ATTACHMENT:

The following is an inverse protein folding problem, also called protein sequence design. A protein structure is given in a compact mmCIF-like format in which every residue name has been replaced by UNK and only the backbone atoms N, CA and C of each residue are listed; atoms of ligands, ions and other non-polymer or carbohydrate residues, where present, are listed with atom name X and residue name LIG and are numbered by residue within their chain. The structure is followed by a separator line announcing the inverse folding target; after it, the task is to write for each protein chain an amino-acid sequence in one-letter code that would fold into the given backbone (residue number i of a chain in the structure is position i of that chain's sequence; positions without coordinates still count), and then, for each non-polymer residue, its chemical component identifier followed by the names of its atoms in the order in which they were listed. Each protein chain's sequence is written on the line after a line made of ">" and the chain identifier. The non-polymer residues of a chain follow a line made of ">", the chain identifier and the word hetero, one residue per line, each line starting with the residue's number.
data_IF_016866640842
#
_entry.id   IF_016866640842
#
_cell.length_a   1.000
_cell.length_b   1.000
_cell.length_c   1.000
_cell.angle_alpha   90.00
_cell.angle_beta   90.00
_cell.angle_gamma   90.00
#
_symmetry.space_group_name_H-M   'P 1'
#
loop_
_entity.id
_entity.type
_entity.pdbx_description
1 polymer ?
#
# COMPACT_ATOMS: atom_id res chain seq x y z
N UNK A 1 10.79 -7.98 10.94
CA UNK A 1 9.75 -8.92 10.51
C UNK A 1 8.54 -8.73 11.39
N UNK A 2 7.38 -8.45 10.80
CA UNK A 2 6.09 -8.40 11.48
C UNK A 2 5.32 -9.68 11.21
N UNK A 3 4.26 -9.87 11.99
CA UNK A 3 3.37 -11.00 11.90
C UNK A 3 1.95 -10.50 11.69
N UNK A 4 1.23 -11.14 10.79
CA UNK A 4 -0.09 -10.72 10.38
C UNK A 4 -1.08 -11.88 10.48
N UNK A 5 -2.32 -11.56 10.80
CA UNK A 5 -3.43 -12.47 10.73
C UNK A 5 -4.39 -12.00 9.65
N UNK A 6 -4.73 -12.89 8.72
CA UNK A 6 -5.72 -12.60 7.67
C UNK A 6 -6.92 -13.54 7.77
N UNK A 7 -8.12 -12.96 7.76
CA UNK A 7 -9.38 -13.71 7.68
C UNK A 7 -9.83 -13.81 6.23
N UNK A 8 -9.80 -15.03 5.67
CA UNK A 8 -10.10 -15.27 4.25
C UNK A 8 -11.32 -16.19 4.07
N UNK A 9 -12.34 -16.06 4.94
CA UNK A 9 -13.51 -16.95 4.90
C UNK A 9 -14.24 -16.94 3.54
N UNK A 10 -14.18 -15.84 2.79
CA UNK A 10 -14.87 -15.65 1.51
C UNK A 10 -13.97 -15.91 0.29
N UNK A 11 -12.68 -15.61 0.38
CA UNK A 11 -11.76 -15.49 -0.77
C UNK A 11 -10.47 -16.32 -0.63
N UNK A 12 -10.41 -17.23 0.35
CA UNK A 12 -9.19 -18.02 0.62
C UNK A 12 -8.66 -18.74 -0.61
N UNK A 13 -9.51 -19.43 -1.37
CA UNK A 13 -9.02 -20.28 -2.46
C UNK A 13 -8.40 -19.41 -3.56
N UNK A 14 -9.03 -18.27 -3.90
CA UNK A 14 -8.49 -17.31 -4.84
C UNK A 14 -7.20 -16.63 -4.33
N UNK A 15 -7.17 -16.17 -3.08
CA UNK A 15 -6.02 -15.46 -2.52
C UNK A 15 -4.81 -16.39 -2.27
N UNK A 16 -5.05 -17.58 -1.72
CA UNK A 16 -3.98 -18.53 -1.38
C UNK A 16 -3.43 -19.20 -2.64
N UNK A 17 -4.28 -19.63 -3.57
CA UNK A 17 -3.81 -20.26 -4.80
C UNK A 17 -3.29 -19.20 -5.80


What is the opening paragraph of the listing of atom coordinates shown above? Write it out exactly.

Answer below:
The following is an inverse protein folding problem, also called protein sequence design. A protein structure is given in a compact mmCIF-like format in which every residue name has been replaced by UNK and only the backbone atoms N, CA and C of each residue are listed; atoms of ligands, ions and other non-polymer or carbohydrate residues, where present, are listed with atom name X and residue name LIG and are numbered by residue within their chain. The structure is followed by a separator line announcing the inverse folding target; after it, the task is to write for each protein chain an amino-acid sequence in one-letter code that would fold into the given backbone (residue number i of a chain in the structure is position i of that chain's sequence; positions without coordinates still count), and then, for each non-polymer residue, its chemical component identifier followed by the names of its atoms in the order in which they were listed. Each protein chain's sequence is written on the line after a line made of ">" and the chain identifier. The non-polymer residues of a chain follow a line made of ">", the chain identifier and the word hetero, one residue per line, each line starting with the residue's number.